Republican senator opposed the CHIPS Act, even though it brings the potential for high-paying jobs and reduces the supply chain bottleneck hitting consumers.
President Biden visited Ohio on Friday for the groundbreaking of a semiconductor plant—the kind of ceremony that Wisconsin business advocates say has been made more likely by passage of the CHIPS Act. The new law that fixes a major supply chain gap and makes the US less reliant on China for high-tech components passed Congress six weeks ago on a broad bipartisan vote. But it was opposed by Sen. Ron Johnson, who blamed American manufacturers for their plight during a speech in the Fox Valley two weeks ago.
“The industrial Midwest is back,” Biden said. “The future of the chip industry is going to be made in America.”
Intel Corp moved ahead with the $20 billion facility as it appeared Congress was poised to pass the measure, which provides tax cuts and subsidies to encourage semiconductor firms to locate research, development, and production in the US. At one point, the US made 40% of the world’s chips that are used in cell phones, cars, appliances, computers, and more. That figure is now around 12%, making US consumers vulnerable to supply chain gaps or worsening relations with China.
Sen. Ron Johnson, a frequent advocate of outsourcing—who once said, “Let the billions of people around the world do that and provide us these goods—high quality, dirt cheap”—criticized American manufacturers that rely on chips supplied from overseas.
“I would largely blame the big users of semiconductors because they have allowed this supplier to produce chips in a geopolitically unstable way,” Johnson told the Fox West Chamber of Commerce on August 31. “That’s really on US businesses, car manufacturers, that kind of stuff. What would have happened without the CHIPS bill is, you know Germany is going to start producing, I think that’s a pretty stable place, we could get the chips there.”
Germany is located 500 miles away from Ukraine, and the European economy is suffering the effects of Russia’s invasion.
The incentives in the CHIPS Act are designed to be spread across the country, with civic and business leaders around Madison envisioning Wisconsin as one of those regional technology hubs that can attract something similar to what Biden saw in Ohio.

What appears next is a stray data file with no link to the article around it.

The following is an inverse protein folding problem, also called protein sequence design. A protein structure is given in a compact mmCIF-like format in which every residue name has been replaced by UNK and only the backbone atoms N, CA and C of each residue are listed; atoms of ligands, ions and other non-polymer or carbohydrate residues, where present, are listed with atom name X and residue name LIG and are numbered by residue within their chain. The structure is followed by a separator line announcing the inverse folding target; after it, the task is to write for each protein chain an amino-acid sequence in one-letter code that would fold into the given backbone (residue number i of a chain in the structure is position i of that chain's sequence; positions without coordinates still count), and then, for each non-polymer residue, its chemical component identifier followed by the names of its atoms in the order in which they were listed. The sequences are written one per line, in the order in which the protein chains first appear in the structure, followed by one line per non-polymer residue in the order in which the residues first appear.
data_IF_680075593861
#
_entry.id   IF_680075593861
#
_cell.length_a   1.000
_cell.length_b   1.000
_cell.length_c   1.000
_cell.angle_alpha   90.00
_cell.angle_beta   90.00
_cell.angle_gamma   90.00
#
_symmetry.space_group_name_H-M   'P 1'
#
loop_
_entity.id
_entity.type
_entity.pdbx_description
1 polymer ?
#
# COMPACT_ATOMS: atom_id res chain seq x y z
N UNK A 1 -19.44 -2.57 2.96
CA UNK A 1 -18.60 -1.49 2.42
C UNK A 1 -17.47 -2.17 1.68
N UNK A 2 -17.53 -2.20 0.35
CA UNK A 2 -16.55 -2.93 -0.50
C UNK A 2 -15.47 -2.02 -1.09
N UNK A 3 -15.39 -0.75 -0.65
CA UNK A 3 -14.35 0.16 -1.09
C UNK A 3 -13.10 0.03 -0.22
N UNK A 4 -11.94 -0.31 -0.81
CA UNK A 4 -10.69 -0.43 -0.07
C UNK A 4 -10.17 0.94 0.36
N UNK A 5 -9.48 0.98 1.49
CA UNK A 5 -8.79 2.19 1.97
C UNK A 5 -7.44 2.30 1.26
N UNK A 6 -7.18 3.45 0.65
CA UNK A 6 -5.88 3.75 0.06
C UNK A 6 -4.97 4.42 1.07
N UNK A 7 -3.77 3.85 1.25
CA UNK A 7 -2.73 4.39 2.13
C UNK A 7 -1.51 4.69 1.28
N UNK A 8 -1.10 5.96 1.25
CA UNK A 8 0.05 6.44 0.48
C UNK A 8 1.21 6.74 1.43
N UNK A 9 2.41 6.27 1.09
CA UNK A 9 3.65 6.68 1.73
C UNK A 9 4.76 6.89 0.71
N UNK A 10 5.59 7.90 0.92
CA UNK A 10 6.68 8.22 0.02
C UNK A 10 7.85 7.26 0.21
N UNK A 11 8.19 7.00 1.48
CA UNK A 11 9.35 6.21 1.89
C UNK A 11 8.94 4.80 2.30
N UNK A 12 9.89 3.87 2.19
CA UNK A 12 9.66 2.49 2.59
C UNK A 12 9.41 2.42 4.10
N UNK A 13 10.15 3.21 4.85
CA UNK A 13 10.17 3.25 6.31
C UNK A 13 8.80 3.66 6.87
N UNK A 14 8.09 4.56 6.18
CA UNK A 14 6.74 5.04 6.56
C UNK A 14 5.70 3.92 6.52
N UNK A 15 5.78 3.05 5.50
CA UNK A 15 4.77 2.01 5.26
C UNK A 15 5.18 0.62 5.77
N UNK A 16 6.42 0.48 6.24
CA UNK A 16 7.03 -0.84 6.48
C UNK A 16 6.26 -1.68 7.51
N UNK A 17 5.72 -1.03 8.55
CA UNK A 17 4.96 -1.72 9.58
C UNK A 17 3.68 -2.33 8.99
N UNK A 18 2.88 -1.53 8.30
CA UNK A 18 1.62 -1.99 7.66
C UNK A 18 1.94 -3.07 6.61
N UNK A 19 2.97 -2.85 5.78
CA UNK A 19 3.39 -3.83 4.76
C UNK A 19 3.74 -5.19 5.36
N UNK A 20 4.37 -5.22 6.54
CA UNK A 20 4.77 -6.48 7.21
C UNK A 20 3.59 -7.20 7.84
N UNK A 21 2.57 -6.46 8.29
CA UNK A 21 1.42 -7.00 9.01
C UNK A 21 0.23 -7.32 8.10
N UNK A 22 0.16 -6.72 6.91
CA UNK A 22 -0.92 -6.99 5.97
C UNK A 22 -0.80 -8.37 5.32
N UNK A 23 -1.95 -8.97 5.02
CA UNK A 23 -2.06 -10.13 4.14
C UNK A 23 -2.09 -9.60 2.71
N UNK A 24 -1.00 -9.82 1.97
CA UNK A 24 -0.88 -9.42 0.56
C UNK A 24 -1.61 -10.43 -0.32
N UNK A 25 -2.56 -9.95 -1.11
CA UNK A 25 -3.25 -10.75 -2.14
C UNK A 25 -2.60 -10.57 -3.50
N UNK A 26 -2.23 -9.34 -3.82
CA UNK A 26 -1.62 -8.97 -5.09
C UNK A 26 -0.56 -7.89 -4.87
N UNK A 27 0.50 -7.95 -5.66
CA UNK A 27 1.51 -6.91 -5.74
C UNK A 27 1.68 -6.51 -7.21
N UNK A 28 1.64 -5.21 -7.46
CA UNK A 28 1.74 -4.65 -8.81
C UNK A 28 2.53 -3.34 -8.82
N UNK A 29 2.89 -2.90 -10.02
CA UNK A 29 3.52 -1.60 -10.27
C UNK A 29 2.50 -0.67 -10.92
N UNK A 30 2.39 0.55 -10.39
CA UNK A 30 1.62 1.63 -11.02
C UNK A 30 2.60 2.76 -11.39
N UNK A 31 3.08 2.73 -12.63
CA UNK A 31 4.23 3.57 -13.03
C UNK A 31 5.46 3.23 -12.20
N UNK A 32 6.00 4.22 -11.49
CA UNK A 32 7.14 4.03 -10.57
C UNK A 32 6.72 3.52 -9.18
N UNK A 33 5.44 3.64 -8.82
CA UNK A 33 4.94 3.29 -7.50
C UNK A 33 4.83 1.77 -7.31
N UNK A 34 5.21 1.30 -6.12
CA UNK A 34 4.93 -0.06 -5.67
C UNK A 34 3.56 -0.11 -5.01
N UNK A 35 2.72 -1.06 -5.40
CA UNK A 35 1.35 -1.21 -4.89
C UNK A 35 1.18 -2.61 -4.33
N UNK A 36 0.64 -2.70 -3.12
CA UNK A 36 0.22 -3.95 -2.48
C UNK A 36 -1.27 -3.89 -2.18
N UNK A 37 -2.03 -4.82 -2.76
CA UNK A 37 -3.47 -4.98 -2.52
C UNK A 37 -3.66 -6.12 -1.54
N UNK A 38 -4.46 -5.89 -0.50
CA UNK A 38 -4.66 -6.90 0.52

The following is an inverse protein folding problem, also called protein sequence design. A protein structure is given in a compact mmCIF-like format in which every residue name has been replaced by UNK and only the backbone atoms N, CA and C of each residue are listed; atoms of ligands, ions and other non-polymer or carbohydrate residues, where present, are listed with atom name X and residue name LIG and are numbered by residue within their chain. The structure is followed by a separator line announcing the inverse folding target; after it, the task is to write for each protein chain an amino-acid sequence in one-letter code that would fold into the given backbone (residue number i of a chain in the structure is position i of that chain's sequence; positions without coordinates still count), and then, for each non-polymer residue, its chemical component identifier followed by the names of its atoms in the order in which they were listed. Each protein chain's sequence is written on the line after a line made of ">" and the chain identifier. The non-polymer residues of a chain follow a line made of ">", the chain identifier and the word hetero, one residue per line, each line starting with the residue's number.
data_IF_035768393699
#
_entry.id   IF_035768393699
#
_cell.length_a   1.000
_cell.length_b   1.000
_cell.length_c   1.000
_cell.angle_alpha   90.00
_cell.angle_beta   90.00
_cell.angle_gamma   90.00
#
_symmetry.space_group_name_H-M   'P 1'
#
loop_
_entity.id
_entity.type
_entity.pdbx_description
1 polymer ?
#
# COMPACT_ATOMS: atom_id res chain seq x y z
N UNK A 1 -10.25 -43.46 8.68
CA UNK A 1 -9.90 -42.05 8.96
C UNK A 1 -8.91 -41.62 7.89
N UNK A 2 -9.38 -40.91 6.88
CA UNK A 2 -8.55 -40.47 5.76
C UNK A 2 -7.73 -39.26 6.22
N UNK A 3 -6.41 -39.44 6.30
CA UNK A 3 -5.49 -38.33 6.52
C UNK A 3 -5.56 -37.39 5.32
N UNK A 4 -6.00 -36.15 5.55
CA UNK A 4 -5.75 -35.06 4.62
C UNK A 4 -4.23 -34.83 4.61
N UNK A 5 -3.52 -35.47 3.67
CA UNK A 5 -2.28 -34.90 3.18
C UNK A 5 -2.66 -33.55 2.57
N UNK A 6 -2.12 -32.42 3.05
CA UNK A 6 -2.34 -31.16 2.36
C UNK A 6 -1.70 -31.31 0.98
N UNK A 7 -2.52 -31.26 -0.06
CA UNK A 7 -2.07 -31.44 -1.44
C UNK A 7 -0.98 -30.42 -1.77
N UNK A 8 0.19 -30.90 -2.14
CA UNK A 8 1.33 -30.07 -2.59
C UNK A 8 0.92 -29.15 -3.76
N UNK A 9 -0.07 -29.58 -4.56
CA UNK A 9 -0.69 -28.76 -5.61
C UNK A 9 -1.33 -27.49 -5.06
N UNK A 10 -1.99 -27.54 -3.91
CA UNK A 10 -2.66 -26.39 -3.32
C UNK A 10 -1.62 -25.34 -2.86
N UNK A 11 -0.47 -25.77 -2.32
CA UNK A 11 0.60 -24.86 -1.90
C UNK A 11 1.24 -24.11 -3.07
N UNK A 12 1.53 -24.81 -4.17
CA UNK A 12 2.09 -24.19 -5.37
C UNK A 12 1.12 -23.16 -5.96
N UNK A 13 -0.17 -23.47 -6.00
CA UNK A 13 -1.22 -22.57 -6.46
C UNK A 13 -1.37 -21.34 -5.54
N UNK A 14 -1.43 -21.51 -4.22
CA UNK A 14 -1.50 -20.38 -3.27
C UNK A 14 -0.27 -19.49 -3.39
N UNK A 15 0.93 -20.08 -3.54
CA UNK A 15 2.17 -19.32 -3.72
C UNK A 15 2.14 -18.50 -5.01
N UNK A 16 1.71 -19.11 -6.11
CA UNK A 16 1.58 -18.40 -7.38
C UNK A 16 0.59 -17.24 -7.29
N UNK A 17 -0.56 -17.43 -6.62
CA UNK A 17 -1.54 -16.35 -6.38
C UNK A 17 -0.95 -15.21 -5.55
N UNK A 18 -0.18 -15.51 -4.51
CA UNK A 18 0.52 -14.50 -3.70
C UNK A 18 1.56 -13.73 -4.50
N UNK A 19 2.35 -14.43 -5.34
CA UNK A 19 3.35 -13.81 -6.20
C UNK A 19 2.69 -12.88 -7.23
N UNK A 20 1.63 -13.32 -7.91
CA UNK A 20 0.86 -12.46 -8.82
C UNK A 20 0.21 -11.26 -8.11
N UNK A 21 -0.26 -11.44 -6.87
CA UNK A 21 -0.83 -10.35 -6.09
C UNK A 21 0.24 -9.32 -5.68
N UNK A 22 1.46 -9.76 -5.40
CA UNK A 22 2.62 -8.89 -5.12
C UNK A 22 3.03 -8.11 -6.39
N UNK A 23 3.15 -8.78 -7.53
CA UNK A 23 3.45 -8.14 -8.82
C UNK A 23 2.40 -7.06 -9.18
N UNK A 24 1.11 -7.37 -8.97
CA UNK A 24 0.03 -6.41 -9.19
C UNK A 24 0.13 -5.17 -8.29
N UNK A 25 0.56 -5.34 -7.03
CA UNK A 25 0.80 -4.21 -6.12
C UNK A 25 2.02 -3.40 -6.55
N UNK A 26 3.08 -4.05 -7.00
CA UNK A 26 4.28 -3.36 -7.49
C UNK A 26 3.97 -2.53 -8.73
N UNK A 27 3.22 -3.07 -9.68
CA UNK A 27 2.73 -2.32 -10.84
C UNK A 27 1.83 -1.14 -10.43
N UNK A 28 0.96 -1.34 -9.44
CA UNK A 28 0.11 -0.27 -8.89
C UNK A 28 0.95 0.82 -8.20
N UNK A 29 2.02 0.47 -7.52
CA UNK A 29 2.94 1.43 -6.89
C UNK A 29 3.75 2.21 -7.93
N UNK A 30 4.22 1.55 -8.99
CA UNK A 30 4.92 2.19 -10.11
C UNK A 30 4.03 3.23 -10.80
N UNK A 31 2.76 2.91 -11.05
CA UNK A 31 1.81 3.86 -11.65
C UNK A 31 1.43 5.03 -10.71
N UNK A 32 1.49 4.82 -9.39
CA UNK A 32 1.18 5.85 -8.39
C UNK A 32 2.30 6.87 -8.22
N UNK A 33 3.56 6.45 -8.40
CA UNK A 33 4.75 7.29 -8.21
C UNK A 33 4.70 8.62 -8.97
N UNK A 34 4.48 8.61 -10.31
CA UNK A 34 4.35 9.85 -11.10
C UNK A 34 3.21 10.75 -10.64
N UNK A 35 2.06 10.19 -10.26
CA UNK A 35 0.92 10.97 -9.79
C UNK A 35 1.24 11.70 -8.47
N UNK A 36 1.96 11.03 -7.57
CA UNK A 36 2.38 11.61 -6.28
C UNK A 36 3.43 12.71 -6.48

Madison Chamber of Commerce president Zach Brandon recently told WMTV (NBC 15) about how the University of Wisconsin’s research facilities can attract companies that could then decide to do their manufacturing nearby.
“We think about Silicon Valley as sort of the dominant place of innovation,” Brandon said. “What this legislation does and what this investment does is creates the opportunity for the heartland of the country, the middle part of the country to become those places of innovation so that we remain globally competitive.”
“Wisconsin could again find itself on a short list for landing a chipmaking facility,” said Tom Still of the Wisconsin Technology Council.
Rural Wisconsin can also benefit from the CHIPS Act through a $1 billion economic development program in the new law that targets distressed communities in need of transitioning their economy or making improvements such as expanded broadband service that can attract new job development.
Democratic Sen. Tammy Baldwin served on the conference committee that worked out differences between the House and Senate versions of the bill.
“To me, it’s simple,” Baldwin said in a July statement, “We need Made in America chips to better support our Made in Wisconsin manufacturing economy.”
Writing for WisOpinion, former Wisconsin State Journal columnist Bill Kaplan noted that two dozen House Republicans supported the bill, along with 17 Republican senators—Republican leader Mitch McConnell among them. Kaplan noted that all of the state’s congressional Republicans voted no, most likely to avoid showing any support for the Democratic president even if it’s good for business.
“Johnson, defying logic, said the CHIPS bill would fuel the flames of inflation,” Kaplan wrote. “The so-called businessman senator does not apparently grasp the law of supply and demand. Most of our chips are made in Asia. Supply chain shortages of chips shut down US manufacturing of cars, leading to price increases. Same for other products made in America. Baldwin, unlike Johnson, understands pocketbook issues.”
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